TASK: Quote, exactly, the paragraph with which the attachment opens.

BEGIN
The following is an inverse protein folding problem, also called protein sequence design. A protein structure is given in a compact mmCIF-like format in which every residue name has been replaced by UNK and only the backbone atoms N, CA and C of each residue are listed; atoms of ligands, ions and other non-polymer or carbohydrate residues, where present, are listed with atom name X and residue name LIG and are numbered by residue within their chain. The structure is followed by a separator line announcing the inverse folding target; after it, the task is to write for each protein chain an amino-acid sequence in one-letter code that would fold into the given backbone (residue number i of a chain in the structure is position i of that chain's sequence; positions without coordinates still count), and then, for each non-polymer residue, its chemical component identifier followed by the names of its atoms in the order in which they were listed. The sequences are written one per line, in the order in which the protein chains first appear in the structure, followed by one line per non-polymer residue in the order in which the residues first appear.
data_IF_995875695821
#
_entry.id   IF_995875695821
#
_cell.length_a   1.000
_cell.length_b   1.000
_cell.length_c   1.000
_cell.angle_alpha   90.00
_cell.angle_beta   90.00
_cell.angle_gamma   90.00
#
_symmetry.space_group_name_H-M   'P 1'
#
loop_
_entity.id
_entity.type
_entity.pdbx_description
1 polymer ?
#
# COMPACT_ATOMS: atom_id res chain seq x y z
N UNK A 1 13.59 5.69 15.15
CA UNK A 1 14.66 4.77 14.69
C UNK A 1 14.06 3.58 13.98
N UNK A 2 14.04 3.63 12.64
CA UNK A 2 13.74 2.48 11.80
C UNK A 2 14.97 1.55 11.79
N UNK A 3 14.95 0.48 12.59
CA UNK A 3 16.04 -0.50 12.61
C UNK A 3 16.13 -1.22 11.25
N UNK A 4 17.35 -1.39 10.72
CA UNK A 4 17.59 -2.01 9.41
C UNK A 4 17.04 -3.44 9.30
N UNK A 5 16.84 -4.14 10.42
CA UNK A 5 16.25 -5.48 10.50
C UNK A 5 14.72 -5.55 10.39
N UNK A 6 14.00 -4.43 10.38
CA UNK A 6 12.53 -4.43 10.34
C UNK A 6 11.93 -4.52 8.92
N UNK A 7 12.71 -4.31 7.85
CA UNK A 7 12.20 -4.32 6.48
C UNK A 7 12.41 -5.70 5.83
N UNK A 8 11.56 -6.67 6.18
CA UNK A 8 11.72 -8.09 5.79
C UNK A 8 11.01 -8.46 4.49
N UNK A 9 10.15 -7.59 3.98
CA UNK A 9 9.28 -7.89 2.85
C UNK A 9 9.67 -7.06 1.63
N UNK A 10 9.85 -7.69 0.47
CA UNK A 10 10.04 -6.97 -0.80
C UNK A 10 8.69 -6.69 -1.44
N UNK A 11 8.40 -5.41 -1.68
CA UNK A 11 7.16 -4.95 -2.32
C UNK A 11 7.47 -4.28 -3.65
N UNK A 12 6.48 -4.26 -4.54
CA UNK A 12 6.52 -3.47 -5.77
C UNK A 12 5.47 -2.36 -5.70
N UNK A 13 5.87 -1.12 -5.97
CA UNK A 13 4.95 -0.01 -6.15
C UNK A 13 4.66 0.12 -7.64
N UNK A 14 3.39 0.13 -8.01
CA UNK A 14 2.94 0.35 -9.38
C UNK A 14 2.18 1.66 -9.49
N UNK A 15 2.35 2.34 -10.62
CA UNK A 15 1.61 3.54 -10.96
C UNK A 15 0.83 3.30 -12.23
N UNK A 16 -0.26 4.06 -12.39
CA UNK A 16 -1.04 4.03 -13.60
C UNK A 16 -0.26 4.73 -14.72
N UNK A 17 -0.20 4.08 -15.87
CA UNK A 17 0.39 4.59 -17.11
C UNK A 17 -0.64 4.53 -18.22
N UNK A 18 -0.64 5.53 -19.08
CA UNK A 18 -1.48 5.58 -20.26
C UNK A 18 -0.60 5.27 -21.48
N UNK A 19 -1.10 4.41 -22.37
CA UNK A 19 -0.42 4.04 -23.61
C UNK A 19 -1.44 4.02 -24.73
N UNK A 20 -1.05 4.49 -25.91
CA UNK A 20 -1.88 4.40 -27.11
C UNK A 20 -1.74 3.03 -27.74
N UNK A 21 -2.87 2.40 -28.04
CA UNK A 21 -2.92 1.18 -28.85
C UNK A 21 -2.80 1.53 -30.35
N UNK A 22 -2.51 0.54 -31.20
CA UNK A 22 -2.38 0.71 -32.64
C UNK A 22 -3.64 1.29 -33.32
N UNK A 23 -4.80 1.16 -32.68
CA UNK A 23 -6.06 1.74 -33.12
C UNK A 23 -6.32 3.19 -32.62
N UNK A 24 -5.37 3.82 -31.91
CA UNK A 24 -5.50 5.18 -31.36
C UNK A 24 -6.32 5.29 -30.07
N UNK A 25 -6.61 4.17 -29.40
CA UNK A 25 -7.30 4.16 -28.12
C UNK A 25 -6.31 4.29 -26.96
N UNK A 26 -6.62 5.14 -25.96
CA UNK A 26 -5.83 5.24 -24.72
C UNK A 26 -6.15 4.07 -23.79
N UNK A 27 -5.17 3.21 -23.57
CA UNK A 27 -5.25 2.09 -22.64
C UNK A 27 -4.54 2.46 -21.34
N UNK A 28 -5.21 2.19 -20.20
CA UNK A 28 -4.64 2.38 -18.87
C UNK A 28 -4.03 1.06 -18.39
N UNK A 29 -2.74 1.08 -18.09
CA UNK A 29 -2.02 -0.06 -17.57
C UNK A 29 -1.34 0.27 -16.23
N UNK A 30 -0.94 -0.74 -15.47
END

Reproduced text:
The following is an inverse protein folding problem, also called protein sequence design. A protein structure is given in a compact mmCIF-like format in which every residue name has been replaced by UNK and only the backbone atoms N, CA and C of each residue are listed; atoms of ligands, ions and other non-polymer or carbohydrate residues, where present, are listed with atom name X and residue name LIG and are numbered by residue within their chain. The structure is followed by a separator line announcing the inverse folding target; after it, the task is to write for each protein chain an amino-acid sequence in one-letter code that would fold into the given backbone (residue number i of a chain in the structure is position i of that chain's sequence; positions without coordinates still count), and then, for each non-polymer residue, its chemical component identifier followed by the names of its atoms in the order in which they were listed. The sequences are written one per line, in the order in which the protein chains first appear in the structure, followed by one line per non-polymer residue in the order in which the residues first appear.